After watching the Bears-Cowboys game a few weeks ago, I can honestly say that I saw a tremendously talented defensive football player: Dan Hampton of the Bears. He was all over the field. Too bad Charlie Waters didn't see him play, because he would have to retract his "White is the best player, period" statement.
LAMAR GANT'S EXAMPLE
You're doing it! You're making an SI reader of me. Ever since I became involved in running and doing my own marathons 15 years ago, I've turned off my television and stopped reading about professional sports. My heroes became triathletes Sally Edwards and Dave Scott and 100-mile runner Jim King. But I've found your recent articles on cyclist Greg LeMond (Climbing Clear Up To The Heights, Sept. 3) and powerlifter Lamar Gant (He Bends But He Doesn't Break, Oct. 22) to be some of the best sports journalism I've come across. Going beyond the scores, the stats and the team competition to the inner makeup of an individual athlete—that's the strength of your magazine. I look forward to more.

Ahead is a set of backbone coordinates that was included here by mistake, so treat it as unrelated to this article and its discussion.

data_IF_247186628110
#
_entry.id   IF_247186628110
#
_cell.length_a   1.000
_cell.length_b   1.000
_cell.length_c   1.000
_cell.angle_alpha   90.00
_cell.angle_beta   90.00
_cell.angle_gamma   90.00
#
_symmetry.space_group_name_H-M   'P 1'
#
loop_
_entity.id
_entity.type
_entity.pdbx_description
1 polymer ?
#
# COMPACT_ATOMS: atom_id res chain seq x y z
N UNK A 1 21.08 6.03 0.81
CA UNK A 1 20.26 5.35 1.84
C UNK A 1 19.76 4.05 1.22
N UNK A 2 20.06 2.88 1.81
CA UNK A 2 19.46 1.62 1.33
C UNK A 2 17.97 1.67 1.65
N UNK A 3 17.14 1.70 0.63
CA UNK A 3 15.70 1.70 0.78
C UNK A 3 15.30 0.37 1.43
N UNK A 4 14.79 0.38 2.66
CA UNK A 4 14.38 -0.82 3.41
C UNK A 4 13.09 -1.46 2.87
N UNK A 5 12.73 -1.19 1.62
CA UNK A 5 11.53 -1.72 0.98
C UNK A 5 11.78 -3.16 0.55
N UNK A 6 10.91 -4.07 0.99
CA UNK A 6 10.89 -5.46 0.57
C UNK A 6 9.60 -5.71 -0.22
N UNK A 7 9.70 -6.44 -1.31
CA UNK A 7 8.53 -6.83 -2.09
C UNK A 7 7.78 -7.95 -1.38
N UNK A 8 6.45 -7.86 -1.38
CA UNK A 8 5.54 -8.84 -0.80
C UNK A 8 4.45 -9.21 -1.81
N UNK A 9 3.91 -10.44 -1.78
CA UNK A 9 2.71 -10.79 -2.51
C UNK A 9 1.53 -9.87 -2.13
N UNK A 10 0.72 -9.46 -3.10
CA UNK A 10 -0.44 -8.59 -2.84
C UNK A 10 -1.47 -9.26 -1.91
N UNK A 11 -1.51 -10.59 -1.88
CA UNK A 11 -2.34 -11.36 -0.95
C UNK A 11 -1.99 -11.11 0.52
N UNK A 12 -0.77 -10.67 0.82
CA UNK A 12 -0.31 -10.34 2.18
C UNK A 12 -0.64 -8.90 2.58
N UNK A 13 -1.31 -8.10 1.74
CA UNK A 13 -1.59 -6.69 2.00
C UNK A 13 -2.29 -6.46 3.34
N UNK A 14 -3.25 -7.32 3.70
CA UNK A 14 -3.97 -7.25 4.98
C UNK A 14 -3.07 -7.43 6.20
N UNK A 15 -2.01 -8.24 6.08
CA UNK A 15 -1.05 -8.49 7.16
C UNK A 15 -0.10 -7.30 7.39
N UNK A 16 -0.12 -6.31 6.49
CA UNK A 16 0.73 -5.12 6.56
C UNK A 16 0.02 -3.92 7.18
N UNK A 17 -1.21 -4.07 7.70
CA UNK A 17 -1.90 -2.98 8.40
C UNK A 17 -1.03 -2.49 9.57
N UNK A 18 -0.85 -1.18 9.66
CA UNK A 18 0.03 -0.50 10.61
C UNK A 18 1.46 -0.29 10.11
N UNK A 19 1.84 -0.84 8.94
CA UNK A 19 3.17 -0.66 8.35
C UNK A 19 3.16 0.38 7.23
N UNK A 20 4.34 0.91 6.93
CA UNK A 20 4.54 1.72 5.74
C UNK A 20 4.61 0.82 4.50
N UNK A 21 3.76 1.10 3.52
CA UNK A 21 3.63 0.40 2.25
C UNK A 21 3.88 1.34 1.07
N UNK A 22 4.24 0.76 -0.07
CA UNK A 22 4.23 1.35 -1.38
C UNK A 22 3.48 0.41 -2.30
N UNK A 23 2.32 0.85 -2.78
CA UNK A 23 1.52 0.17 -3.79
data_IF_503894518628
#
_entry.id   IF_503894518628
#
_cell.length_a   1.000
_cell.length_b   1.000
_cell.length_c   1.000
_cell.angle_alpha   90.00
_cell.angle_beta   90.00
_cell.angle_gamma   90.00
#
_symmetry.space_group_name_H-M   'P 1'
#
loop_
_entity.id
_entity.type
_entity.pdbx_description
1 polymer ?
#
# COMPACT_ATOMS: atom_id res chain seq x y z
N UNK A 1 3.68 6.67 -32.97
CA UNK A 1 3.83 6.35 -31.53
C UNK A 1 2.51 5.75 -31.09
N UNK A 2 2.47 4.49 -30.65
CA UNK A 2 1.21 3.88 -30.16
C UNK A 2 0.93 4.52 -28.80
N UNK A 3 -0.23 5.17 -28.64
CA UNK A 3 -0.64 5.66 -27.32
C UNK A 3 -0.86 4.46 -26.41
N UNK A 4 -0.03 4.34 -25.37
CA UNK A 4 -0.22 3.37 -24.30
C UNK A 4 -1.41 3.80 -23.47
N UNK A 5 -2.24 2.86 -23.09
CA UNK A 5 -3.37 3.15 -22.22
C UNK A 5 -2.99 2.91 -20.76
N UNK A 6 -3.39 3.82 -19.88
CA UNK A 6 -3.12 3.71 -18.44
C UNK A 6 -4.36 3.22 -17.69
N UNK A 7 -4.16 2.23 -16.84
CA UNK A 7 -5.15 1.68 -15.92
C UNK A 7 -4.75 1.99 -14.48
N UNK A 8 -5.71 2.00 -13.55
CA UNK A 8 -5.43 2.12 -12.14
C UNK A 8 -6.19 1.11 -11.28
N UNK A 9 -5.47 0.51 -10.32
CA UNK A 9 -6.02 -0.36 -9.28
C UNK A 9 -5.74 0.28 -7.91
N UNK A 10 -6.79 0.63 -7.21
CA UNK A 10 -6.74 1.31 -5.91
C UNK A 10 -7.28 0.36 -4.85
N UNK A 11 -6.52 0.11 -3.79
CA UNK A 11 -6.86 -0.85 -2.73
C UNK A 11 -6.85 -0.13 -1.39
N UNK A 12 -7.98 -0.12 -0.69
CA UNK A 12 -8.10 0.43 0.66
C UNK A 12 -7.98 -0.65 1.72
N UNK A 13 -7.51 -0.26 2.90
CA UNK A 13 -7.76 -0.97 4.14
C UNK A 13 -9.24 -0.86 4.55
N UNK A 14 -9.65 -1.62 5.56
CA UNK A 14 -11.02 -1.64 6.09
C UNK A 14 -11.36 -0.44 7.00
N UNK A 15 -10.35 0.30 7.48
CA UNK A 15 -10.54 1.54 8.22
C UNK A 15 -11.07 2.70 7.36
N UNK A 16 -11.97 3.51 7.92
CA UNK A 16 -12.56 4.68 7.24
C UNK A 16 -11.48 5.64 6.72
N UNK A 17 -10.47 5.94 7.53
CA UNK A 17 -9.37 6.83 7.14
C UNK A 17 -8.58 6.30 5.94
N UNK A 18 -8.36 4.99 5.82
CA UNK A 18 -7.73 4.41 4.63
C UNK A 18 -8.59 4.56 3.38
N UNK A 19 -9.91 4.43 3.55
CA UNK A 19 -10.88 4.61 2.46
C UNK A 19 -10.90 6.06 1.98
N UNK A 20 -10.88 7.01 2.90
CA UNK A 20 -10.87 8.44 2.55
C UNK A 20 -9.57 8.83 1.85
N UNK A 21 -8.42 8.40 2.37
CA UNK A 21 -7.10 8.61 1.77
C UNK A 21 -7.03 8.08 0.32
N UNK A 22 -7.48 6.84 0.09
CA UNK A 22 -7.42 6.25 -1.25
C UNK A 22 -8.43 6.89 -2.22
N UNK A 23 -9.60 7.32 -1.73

JOEL K. UHER
Lamar Gant for Sportsman of the Year! In an era in which too many pampered athletes first whine about how poorly they're treated because their multimillion-dollar contracts aren't enough and then put out less than their best. I am truly impressed by Gant. Here's a man who has built himself into the best in the world by what would seem to be outdated ethics: extremely hard work, total dedication and a real love for his sport. And Gant gets nothing more out of it than the deep satisfaction of knowing that he has done the best he possibly could. For that, for approaching sport fairly and honestly—that is, without drugs—for helping to dispel the Ugly American image so many of our athletes and coaches foster overseas and, even more important, for being a shining, smiling example of a truly joyous and wonderful human being (a nearly extinct species), he most assuredly deserves accolades from all of us. He certainly has my respect.